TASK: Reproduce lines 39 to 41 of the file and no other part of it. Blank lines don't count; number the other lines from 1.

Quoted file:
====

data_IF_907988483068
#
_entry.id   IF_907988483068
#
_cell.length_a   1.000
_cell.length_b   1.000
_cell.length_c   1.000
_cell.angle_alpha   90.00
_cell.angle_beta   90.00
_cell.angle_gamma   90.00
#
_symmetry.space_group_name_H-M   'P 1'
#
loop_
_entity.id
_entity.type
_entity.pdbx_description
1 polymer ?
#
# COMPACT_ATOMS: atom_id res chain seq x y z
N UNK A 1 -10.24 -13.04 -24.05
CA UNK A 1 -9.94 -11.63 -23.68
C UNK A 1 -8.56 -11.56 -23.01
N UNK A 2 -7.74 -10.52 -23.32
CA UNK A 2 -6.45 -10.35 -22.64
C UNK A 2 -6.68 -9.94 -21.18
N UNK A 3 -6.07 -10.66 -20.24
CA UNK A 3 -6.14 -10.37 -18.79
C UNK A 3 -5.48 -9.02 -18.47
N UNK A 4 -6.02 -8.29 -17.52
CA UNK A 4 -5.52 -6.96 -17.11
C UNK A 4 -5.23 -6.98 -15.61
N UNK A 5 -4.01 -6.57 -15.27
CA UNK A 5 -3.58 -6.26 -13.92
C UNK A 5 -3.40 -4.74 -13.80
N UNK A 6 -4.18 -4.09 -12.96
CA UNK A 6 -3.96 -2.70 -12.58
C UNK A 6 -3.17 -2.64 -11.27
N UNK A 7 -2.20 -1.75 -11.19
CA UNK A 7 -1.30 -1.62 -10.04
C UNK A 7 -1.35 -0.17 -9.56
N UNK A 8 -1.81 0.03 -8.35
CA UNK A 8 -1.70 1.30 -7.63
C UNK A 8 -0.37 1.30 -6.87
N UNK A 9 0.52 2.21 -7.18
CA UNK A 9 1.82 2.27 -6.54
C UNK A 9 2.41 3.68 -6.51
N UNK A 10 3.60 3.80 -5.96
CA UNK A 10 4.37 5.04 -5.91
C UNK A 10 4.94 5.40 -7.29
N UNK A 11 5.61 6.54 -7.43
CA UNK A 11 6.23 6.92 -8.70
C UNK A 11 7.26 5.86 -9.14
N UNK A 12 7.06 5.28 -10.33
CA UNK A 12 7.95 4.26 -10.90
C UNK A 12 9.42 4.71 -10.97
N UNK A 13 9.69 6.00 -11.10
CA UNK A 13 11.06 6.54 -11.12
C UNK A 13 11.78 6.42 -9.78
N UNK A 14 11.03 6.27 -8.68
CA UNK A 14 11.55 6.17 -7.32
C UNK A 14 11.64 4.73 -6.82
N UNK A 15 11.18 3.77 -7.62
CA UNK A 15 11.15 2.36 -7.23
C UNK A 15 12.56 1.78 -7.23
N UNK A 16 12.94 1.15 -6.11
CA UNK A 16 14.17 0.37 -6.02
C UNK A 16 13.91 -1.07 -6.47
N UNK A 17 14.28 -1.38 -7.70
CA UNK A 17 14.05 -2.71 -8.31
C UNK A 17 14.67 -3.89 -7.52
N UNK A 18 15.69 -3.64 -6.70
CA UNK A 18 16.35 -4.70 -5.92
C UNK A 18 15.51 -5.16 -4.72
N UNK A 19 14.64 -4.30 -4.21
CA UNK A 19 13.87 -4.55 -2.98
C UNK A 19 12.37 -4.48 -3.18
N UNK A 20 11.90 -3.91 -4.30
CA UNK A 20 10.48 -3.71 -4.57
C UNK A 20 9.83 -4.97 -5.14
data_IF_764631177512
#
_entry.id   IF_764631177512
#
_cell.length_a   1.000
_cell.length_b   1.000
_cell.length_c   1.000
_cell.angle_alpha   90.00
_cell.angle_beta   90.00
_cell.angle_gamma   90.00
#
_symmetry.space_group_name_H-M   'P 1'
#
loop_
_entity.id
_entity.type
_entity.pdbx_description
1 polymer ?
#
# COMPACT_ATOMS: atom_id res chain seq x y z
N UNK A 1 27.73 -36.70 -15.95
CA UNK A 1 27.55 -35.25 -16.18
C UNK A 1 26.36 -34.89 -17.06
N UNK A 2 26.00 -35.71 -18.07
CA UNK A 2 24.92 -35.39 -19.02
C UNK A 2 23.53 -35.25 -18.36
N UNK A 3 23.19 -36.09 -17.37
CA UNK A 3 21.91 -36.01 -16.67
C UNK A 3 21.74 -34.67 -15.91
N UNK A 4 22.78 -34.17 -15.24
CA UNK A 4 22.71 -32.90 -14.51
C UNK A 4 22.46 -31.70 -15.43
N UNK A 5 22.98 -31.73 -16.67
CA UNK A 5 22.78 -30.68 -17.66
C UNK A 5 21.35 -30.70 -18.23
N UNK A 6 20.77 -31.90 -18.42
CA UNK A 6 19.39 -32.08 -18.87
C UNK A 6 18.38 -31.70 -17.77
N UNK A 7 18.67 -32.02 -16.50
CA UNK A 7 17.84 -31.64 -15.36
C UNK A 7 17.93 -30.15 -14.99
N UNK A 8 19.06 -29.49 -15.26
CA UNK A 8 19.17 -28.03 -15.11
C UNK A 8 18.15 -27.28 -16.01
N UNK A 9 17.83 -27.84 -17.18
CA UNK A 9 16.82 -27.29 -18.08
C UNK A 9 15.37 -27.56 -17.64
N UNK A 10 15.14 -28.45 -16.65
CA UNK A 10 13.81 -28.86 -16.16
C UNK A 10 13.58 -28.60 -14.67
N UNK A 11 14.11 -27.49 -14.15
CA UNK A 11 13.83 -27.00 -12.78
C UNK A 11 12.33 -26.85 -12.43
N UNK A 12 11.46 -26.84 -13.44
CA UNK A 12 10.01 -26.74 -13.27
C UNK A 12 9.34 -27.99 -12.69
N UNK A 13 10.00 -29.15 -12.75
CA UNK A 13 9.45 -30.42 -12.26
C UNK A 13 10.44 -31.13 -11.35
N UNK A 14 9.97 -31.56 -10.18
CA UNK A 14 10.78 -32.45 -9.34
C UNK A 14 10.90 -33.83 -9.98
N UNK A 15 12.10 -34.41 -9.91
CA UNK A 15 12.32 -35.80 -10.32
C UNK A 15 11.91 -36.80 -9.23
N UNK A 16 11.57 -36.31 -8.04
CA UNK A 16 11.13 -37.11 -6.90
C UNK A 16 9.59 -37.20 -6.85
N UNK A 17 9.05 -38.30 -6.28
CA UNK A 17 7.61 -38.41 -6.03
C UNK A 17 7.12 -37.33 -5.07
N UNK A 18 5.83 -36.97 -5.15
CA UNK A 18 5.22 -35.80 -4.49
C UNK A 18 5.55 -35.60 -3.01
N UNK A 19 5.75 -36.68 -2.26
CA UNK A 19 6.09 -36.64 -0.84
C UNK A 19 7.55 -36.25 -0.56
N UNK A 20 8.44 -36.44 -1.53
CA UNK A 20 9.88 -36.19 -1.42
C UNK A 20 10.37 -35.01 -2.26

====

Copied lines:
N UNK A 7 -2.20 -1.75 -11.19
CA UNK A 7 -1.30 -1.62 -10.04
C UNK A 7 -1.35 -0.17 -9.56